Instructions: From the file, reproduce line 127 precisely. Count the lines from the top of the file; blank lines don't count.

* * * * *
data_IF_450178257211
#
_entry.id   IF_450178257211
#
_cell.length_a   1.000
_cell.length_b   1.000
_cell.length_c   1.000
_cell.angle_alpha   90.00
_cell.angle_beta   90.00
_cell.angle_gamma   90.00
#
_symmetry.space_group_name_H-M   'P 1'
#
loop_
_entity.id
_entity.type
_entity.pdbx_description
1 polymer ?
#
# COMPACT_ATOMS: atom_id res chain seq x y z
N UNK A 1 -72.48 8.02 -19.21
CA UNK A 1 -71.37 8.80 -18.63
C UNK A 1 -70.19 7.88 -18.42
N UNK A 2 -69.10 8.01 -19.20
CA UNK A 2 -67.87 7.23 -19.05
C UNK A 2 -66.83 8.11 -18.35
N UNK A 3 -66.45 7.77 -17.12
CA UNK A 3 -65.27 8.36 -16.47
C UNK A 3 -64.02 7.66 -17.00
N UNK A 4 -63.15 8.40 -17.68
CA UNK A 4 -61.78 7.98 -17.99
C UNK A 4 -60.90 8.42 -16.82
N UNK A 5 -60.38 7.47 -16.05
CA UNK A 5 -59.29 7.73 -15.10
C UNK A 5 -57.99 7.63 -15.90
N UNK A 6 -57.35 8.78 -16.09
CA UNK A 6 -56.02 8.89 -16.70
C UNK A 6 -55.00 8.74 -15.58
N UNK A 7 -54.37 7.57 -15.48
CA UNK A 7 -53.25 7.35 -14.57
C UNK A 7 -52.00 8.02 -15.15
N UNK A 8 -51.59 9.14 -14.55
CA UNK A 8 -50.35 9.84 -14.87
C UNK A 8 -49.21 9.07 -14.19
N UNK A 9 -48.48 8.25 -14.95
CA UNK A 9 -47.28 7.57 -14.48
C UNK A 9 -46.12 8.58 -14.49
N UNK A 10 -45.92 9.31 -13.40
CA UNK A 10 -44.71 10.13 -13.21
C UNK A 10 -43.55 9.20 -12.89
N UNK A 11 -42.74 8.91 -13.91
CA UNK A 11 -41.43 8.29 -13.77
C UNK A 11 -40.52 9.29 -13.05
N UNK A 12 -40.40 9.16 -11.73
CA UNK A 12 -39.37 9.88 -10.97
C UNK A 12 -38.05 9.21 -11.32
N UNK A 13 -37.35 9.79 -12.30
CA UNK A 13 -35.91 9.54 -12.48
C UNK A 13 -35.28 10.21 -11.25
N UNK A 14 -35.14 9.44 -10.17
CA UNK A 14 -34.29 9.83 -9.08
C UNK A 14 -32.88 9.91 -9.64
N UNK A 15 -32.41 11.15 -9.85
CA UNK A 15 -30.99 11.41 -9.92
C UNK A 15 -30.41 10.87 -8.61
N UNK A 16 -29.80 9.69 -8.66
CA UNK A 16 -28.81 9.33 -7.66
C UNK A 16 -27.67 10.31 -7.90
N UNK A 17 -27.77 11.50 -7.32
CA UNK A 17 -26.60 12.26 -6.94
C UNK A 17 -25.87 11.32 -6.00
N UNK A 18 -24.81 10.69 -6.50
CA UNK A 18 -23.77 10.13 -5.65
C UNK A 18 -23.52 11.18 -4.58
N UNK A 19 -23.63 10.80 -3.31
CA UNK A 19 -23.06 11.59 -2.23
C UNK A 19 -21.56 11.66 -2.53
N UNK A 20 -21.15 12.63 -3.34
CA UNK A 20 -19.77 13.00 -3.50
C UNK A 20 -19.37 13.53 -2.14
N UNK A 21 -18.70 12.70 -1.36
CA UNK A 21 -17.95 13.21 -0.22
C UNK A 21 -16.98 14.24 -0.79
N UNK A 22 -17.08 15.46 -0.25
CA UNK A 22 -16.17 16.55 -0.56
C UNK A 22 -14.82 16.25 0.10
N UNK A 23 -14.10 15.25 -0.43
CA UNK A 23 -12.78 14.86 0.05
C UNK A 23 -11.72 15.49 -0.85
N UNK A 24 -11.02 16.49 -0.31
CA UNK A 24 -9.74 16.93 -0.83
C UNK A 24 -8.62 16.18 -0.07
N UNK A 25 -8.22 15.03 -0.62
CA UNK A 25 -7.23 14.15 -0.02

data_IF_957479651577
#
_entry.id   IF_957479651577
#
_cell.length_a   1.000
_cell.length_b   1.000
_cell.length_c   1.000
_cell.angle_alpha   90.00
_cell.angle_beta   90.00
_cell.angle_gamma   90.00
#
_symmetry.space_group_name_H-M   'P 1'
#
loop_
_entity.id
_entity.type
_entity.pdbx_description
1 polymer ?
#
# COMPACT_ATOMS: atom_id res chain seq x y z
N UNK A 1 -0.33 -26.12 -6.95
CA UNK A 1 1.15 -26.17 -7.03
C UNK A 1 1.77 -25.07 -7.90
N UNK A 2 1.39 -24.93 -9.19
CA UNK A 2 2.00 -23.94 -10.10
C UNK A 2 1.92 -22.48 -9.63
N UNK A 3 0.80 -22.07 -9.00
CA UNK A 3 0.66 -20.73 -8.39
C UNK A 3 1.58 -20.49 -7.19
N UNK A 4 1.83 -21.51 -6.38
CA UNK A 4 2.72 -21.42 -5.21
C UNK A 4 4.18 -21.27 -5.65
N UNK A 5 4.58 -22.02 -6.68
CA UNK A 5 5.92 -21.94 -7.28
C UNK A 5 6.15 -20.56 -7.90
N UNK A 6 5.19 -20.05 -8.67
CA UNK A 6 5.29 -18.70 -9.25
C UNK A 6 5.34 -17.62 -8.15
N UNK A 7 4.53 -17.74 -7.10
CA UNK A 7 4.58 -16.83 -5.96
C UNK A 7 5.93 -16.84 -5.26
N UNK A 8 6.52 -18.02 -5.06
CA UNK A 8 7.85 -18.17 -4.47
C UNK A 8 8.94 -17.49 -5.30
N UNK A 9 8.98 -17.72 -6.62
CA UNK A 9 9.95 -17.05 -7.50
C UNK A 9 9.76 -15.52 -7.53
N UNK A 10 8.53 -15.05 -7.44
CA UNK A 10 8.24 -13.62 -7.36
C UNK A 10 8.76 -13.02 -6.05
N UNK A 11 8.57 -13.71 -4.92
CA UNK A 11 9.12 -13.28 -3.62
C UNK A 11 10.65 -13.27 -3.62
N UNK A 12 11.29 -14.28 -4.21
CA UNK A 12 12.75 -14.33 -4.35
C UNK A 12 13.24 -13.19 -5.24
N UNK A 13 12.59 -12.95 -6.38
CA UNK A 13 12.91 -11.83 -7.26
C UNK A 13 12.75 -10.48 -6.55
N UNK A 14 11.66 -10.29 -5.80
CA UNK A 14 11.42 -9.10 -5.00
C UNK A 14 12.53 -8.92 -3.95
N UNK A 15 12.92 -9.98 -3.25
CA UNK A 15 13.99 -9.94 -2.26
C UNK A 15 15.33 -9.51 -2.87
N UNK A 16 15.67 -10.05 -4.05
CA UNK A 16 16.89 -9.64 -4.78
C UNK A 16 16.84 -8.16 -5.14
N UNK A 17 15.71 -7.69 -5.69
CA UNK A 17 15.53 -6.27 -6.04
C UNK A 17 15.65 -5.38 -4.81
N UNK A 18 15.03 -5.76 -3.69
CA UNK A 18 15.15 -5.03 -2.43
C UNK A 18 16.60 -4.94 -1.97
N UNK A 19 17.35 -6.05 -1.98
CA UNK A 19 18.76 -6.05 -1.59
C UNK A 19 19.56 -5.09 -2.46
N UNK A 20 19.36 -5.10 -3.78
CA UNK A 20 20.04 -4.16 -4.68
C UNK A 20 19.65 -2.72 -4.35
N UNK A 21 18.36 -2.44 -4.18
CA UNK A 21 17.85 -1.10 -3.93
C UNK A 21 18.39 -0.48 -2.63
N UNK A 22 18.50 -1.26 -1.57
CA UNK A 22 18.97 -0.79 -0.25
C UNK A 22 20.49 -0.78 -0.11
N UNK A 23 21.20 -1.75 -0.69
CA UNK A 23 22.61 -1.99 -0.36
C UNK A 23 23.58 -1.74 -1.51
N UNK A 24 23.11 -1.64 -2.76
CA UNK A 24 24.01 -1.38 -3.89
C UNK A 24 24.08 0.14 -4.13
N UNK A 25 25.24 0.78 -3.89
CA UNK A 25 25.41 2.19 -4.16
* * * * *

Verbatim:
N UNK A 5 4.58 -22.02 -6.68